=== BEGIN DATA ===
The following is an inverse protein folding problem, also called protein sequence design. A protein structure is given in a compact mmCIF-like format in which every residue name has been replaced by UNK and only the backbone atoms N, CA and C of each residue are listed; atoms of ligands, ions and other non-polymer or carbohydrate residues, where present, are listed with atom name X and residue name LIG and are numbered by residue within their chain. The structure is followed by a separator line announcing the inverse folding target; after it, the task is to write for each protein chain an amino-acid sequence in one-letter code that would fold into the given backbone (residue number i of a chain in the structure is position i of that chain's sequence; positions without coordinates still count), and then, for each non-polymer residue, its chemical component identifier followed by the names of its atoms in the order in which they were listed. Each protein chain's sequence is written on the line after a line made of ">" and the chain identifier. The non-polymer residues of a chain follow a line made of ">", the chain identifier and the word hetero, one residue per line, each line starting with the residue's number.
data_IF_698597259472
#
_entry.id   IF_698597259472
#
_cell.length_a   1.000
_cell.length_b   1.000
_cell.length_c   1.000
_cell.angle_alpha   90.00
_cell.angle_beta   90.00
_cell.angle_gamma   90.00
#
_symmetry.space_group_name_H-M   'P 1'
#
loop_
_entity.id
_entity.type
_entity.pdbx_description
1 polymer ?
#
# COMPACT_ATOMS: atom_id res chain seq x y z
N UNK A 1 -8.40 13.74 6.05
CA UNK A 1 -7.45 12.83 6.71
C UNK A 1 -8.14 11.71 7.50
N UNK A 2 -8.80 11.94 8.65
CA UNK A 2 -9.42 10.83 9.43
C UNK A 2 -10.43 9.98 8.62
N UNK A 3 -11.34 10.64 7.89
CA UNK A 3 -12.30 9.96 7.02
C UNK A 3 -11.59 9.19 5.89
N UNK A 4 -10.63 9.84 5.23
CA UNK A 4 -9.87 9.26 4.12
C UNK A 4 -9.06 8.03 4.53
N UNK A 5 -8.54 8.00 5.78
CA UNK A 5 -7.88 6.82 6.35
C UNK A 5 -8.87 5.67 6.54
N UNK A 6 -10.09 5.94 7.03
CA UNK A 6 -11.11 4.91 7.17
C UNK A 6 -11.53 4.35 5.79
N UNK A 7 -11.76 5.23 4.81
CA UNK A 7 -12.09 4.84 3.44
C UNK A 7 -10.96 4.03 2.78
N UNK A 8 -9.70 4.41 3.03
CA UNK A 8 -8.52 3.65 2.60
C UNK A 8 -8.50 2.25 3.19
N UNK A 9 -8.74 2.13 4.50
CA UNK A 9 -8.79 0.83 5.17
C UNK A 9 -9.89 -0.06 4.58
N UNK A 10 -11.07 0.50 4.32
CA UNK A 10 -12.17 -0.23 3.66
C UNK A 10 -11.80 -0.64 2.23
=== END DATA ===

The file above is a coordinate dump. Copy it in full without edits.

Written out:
The following is an inverse protein folding problem, also called protein sequence design. A protein structure is given in a compact mmCIF-like format in which every residue name has been replaced by UNK and only the backbone atoms N, CA and C of each residue are listed; atoms of ligands, ions and other non-polymer or carbohydrate residues, where present, are listed with atom name X and residue name LIG and are numbered by residue within their chain. The structure is followed by a separator line announcing the inverse folding target; after it, the task is to write for each protein chain an amino-acid sequence in one-letter code that would fold into the given backbone (residue number i of a chain in the structure is position i of that chain's sequence; positions without coordinates still count), and then, for each non-polymer residue, its chemical component identifier followed by the names of its atoms in the order in which they were listed. Each protein chain's sequence is written on the line after a line made of ">" and the chain identifier. The non-polymer residues of a chain follow a line made of ">", the chain identifier and the word hetero, one residue per line, each line starting with the residue's number.
data_IF_698597259472
#
_entry.id   IF_698597259472
#
_cell.length_a   1.000
_cell.length_b   1.000
_cell.length_c   1.000
_cell.angle_alpha   90.00
_cell.angle_beta   90.00
_cell.angle_gamma   90.00
#
_symmetry.space_group_name_H-M   'P 1'
#
loop_
_entity.id
_entity.type
_entity.pdbx_description
1 polymer ?
#
# COMPACT_ATOMS: atom_id res chain seq x y z
N UNK A 1 -8.40 13.74 6.05
CA UNK A 1 -7.45 12.83 6.71
C UNK A 1 -8.14 11.71 7.50
N UNK A 2 -8.80 11.94 8.65
CA UNK A 2 -9.42 10.83 9.43
C UNK A 2 -10.43 9.98 8.62
N UNK A 3 -11.34 10.64 7.89
CA UNK A 3 -12.30 9.96 7.02
C UNK A 3 -11.59 9.19 5.89
N UNK A 4 -10.63 9.84 5.23
CA UNK A 4 -9.87 9.26 4.12
C UNK A 4 -9.06 8.03 4.53
N UNK A 5 -8.54 8.00 5.78
CA UNK A 5 -7.88 6.82 6.35
C UNK A 5 -8.87 5.67 6.54
N UNK A 6 -10.09 5.94 7.03
CA UNK A 6 -11.11 4.91 7.17
C UNK A 6 -11.53 4.35 5.79
N UNK A 7 -11.76 5.23 4.81
CA UNK A 7 -12.09 4.84 3.44
C UNK A 7 -10.96 4.03 2.78
N UNK A 8 -9.70 4.41 3.03
CA UNK A 8 -8.52 3.65 2.60
C UNK A 8 -8.50 2.25 3.19
N UNK A 9 -8.74 2.13 4.50
CA UNK A 9 -8.79 0.83 5.17
C UNK A 9 -9.89 -0.06 4.58
N UNK A 10 -11.07 0.50 4.32
CA UNK A 10 -12.17 -0.23 3.66
C UNK A 10 -11.80 -0.64 2.23